The Raclette Factory
at the Rindermarkt
When modernity meets tradition in the Raclette Factory, a kind of Swiss "Coolture 2.0" arises. The Raclette Factory is shaped by fair prices, high quality and lots of heart blood.
From the gourmet to the vegetarian, everyone should find something for themselves. We appeal to young urban, vegetarians, workers, quicklunchers and night owls.
The decoration and interior design is «Alp-chic», inviting and simple. Modern yet rustic. With a nice cup of tea in hand, our guests can look forward to refined Raclettes in dozens of varieties. At the same time, we are always looking forward to seasonal events. We mainly focus on regional products and suppliers.
Raclette is the most popular Swiss semi-hard cheese with a unique meltability and a rounded aroma unmatched by the rest of the cheeses. Raclette warms the belly and soul of the gourmets as a convivial national food of Switzerland, but it is also suited as sliced cheese and other warm meals. Our cheese is made according to old recipes and with great craftsmanship. The loaves with specific cultures are cultivated according to a special procedure until they reach full maturity.
The production of Raclette cheese has become a culture in Switzerland, where our producers bring their entire knowledge and skill as well as professionalism to create an exceptional cheese for you. And only the products of the brand Raclette Suisse® guarantee absolute naturalness - without additives or genetically modified materials. This is why the bark can be eaten without hesitation.
Our cheese contains no gluten or lactose (below 0.1 g / 100 g) and is rich in high-quality protein, essential amino acids as well as calcium and phosphorus. It is also a good source for Vitamins A, D, B2 and B12.
Genuine Swiss Raclette cheese matures between 3 and 6 months. We vouch for the Swiss origin and a impeccable quality.
Blue cheese „Der blaue Schalk“ by Dani Camenzind, from Schalchen
Truffle cheese by Christa Egli, from Käserei Girenbad
Port wine and white wine cheese by Peter Schneider, from Bäretswil
Sheep's-Raclette cheese by Thomas Hungerbühler,from Toggenburg
Goat-Raclette cheese by Koni Schuppli, from Girenbad
The early life of Alpine dairymen was hard. It was good that the dairymen on the Swiss Alps could always draw fresh power with a spicy Raclette. For not only the barren existence on the alp, but also evil spirits were hard on the brave Alpine dwellers. The following legend of the dairyman Melchior tells, who has to spend the night in the half-decayed haunted Guggialphütte (cottage) in the search for an escaped calf, so they tell themselves in the village. The dairyman took heart and entered the dark room. As his stomach growled, he searched the hut and, to his delight, found a wholesome piece of cheese. So he went to the cook stove, warmed himself and baked the piece by the fire.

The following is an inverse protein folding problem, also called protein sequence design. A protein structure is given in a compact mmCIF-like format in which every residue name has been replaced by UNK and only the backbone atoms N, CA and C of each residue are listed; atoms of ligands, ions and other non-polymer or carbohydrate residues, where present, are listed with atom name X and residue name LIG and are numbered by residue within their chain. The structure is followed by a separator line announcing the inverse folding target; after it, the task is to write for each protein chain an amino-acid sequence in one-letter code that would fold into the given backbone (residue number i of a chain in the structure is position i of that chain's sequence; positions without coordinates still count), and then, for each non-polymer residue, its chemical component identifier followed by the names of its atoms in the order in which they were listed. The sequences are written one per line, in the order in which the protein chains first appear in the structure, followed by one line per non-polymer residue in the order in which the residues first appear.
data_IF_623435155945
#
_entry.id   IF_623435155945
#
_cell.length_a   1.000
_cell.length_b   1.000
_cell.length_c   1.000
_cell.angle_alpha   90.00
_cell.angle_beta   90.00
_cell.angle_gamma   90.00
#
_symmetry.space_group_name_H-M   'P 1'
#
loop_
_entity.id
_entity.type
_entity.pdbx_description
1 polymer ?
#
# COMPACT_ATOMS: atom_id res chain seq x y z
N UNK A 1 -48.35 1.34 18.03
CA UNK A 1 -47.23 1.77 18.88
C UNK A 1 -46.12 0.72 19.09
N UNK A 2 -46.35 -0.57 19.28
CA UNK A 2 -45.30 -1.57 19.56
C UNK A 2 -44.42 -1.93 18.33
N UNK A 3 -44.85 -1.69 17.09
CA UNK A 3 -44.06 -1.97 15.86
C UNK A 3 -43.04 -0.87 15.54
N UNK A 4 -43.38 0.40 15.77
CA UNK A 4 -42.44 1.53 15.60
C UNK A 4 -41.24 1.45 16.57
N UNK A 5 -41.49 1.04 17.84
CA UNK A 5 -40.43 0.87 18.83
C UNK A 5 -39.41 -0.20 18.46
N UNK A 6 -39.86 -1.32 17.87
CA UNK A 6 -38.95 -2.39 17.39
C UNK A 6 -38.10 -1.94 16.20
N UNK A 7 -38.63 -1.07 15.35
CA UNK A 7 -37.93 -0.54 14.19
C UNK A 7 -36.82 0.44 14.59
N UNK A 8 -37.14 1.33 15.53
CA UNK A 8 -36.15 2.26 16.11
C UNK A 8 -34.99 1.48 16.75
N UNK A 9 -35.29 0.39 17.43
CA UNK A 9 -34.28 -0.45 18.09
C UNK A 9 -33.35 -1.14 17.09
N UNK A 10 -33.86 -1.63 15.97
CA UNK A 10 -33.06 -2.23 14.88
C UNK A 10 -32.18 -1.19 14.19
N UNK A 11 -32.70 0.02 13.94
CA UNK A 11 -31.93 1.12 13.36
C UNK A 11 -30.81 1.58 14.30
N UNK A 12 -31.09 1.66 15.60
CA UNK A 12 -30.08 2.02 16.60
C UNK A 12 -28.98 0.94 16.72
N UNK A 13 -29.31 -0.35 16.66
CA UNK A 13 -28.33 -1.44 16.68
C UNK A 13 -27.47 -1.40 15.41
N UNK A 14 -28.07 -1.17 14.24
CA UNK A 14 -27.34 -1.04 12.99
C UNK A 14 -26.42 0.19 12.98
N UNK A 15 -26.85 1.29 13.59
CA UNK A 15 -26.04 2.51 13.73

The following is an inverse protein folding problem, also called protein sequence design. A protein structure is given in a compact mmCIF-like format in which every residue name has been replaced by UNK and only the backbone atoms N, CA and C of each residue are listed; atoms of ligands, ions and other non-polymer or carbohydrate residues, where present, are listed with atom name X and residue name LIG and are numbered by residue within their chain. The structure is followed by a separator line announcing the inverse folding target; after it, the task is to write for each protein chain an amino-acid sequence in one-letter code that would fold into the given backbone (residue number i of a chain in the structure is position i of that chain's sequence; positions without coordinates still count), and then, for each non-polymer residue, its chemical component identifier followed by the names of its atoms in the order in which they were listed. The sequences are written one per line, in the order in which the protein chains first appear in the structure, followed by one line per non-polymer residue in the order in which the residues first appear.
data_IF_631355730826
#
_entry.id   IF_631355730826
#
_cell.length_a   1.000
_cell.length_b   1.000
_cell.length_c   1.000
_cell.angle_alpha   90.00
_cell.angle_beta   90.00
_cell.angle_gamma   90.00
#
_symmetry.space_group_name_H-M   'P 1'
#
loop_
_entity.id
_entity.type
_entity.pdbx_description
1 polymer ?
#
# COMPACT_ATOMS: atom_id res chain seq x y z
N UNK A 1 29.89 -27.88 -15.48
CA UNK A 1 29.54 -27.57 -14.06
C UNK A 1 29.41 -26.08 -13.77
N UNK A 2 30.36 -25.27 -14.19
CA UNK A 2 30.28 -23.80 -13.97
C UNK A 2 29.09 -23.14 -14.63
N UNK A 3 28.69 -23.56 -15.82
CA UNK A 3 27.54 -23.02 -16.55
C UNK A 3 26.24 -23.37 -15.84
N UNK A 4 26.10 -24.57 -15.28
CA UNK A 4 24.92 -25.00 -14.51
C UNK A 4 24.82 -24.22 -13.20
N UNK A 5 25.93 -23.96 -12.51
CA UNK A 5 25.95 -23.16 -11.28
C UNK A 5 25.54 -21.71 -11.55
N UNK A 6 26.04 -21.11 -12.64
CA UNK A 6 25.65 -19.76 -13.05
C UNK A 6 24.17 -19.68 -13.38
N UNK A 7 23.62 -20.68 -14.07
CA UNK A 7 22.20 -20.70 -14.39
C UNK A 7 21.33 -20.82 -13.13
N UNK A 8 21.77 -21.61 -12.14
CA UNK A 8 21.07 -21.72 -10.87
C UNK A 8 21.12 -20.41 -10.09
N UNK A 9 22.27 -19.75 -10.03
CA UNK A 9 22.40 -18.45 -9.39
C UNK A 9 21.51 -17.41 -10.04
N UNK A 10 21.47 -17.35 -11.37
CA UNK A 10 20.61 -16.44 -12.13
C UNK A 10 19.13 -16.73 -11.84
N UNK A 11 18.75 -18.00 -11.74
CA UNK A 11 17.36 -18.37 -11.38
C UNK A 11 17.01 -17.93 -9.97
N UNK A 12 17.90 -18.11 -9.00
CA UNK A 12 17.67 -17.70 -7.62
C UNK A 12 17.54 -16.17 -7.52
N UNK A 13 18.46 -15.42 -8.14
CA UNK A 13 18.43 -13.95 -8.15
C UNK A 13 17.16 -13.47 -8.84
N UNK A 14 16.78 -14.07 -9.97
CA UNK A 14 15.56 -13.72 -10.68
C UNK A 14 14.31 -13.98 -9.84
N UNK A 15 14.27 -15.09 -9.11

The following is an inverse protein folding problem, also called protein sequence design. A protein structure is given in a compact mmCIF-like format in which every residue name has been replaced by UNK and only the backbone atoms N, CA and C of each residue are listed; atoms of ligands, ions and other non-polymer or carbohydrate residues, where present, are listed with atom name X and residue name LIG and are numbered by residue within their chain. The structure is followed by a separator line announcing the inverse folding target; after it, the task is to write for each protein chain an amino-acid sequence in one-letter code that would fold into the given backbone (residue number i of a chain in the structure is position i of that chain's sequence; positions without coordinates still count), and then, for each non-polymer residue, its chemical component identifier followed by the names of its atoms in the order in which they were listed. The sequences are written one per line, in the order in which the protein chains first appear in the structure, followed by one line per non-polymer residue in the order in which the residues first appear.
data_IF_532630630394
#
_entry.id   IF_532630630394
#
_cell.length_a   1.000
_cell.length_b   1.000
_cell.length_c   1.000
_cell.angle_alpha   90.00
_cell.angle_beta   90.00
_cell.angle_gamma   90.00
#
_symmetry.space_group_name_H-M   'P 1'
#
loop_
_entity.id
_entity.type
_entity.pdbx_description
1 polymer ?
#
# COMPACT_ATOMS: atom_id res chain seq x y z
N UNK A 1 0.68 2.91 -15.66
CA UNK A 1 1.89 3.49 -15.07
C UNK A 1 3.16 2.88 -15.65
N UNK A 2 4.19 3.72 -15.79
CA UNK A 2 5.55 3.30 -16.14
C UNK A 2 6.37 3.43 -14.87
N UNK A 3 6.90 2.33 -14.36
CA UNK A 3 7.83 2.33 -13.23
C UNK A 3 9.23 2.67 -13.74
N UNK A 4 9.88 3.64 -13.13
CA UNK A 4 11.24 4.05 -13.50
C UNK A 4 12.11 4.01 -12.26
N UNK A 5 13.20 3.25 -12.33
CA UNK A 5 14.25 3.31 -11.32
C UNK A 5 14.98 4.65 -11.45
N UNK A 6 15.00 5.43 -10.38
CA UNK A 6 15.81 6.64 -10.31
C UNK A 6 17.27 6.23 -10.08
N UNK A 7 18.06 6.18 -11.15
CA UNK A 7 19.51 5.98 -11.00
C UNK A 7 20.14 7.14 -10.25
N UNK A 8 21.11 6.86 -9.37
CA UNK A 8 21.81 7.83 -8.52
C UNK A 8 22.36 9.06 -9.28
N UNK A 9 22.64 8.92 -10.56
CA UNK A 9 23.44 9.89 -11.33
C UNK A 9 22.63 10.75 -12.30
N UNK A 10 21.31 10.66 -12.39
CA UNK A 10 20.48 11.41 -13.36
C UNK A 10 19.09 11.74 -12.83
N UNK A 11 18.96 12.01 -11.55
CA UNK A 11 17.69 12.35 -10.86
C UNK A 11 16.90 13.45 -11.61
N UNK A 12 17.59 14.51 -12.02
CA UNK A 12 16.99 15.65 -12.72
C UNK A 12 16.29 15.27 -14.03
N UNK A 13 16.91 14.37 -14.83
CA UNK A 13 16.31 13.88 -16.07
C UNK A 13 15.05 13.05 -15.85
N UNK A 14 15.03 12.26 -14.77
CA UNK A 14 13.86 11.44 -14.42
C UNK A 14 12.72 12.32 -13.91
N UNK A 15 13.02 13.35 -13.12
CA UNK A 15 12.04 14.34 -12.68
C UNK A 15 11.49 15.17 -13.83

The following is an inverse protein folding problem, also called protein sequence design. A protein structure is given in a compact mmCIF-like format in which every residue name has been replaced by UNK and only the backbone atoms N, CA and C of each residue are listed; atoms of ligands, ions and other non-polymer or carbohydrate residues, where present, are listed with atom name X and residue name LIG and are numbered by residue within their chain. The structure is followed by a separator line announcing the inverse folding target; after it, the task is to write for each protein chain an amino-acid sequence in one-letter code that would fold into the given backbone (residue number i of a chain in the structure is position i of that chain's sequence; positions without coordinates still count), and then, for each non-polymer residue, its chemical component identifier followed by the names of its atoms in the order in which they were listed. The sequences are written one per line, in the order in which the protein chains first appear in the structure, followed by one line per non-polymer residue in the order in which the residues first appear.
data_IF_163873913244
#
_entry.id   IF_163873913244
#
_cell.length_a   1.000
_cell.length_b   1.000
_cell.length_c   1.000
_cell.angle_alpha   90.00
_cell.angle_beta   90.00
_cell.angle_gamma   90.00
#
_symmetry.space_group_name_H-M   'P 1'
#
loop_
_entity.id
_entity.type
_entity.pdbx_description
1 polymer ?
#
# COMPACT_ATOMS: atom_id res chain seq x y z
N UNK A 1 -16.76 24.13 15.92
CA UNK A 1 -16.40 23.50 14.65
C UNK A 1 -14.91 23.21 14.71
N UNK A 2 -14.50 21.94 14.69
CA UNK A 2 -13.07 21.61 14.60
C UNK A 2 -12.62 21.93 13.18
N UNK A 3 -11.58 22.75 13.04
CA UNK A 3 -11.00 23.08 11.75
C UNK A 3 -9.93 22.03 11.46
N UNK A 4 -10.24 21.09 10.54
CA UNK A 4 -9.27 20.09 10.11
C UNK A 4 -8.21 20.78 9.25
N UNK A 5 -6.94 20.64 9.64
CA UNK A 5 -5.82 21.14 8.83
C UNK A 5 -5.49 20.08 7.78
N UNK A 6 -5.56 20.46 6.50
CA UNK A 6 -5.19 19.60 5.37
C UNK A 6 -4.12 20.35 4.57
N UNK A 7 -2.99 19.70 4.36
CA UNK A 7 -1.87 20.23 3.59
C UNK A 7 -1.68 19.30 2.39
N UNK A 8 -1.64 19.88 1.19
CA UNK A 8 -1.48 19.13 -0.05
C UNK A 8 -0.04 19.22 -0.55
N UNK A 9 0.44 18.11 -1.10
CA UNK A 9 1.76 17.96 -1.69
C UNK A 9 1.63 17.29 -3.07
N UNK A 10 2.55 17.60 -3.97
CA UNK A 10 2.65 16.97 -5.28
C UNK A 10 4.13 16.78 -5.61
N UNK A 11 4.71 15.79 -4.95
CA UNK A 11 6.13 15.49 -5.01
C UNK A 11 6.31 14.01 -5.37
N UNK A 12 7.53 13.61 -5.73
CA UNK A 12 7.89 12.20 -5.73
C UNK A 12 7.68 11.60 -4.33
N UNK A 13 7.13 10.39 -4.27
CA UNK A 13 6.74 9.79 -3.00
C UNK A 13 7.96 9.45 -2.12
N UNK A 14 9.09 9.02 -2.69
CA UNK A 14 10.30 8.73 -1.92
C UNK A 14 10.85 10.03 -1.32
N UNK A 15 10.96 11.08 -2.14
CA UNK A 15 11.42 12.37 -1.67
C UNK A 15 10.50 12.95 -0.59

Suddenly the window flew open, a nagging pig's head with bloodshot eyes grinned in, and wanted Melchior’s cheese. He shook with fear, but did make a move. But when the monster did not stop chasing him for the cheese, the Milker got angry. He grabbed the cheese scraper and hit the pig one its sausage fingers. "Hands off, Fatty!" he yelled. "Either you come in or make yourself disappear!" Then the monster jumped into the middle of the room with a malicious grunt. The courageous dairyman let the pig be a pig and took care of his cheese. But when the monster saw how he melted the good piece of cheese, and smelt the lovely scent, he put his foot in the fire, and gave him a bit to taste. But unlike his cheese, Melchior remained sturdy: "You eat yours and I eat mine!" he commanded the unsolicited spirit. Then the monster blew in the air, pounded in the room, and finally went out of the chimney full of anger.
Yes, the life of an alpine dairyman would not have been so easy if one would not have had a delicious, strong, courage-making Raclette between the teeth at the right time.
of the real Swiss Raclette cheese
Raclette originally comes from the Valais region, Switzerland, and is over 400 years old. The first written notes were found in the early 19th century. In 1812, Dr. H. Schiner, mentions in his description of the department of Simplon, a tradition in the Val d'Anniviers, after which sumptuous feasts are begun and end with "fromage rôti".
Other writers report from evenings before the alpine retreat in the Val d'Anniviers: "Some shepherds are sitting around a fire while watching a cheese loaf, which they have exposed to the fire. As soon as the cheese starts to melt, they take a Knife and scrape a slice from the loaf and put it on a piece of bread."
It was only at the beginning of the 20th century that the roasted cheese became known to a broader public. On the occasion of the cantonal exhibition of 1909, the best local wines were to be presented and "roasted cheese" served for this purpose. The name "Raclette" was created with the French word "racler", according to the type of food still available in the Valais region and the Swiss gastronomy.